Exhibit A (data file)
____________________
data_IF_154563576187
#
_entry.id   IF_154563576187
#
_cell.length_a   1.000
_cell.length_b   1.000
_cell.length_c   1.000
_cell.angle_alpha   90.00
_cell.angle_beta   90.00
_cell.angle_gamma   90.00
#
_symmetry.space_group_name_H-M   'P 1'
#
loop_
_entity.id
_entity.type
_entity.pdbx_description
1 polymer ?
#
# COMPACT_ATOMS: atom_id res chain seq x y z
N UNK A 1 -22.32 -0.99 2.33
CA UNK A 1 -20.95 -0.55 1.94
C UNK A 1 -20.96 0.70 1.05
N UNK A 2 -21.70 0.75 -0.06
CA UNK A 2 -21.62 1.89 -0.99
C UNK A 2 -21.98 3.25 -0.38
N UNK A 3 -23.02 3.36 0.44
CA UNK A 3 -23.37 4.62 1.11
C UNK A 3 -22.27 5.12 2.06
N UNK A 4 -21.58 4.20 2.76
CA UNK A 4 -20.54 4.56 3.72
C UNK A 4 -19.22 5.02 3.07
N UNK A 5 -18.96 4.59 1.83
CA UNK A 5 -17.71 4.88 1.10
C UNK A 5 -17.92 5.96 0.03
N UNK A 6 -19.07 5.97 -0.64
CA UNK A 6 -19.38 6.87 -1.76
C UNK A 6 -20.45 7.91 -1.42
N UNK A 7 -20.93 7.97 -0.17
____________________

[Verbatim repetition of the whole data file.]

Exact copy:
data_IF_154563576187
#
_entry.id   IF_154563576187
#
_cell.length_a   1.000
_cell.length_b   1.000
_cell.length_c   1.000
_cell.angle_alpha   90.00
_cell.angle_beta   90.00
_cell.angle_gamma   90.00
#
_symmetry.space_group_name_H-M   'P 1'
#
loop_
_entity.id
_entity.type
_entity.pdbx_description
1 polymer ?
#
# COMPACT_ATOMS: atom_id res chain seq x y z
N UNK A 1 -22.32 -0.99 2.33
CA UNK A 1 -20.95 -0.55 1.94
C UNK A 1 -20.96 0.70 1.05
N UNK A 2 -21.70 0.75 -0.06
CA UNK A 2 -21.62 1.89 -0.99
C UNK A 2 -21.98 3.25 -0.38
N UNK A 3 -23.02 3.36 0.44
CA UNK A 3 -23.37 4.62 1.11
C UNK A 3 -22.27 5.12 2.06
N UNK A 4 -21.58 4.20 2.76
CA UNK A 4 -20.54 4.56 3.72
C UNK A 4 -19.22 5.02 3.07
N UNK A 5 -18.96 4.59 1.83
CA UNK A 5 -17.71 4.88 1.10
C UNK A 5 -17.92 5.96 0.03
N UNK A 6 -19.07 5.97 -0.64
CA UNK A 6 -19.38 6.87 -1.76
C UNK A 6 -20.45 7.91 -1.42
N UNK A 7 -20.93 7.97 -0.17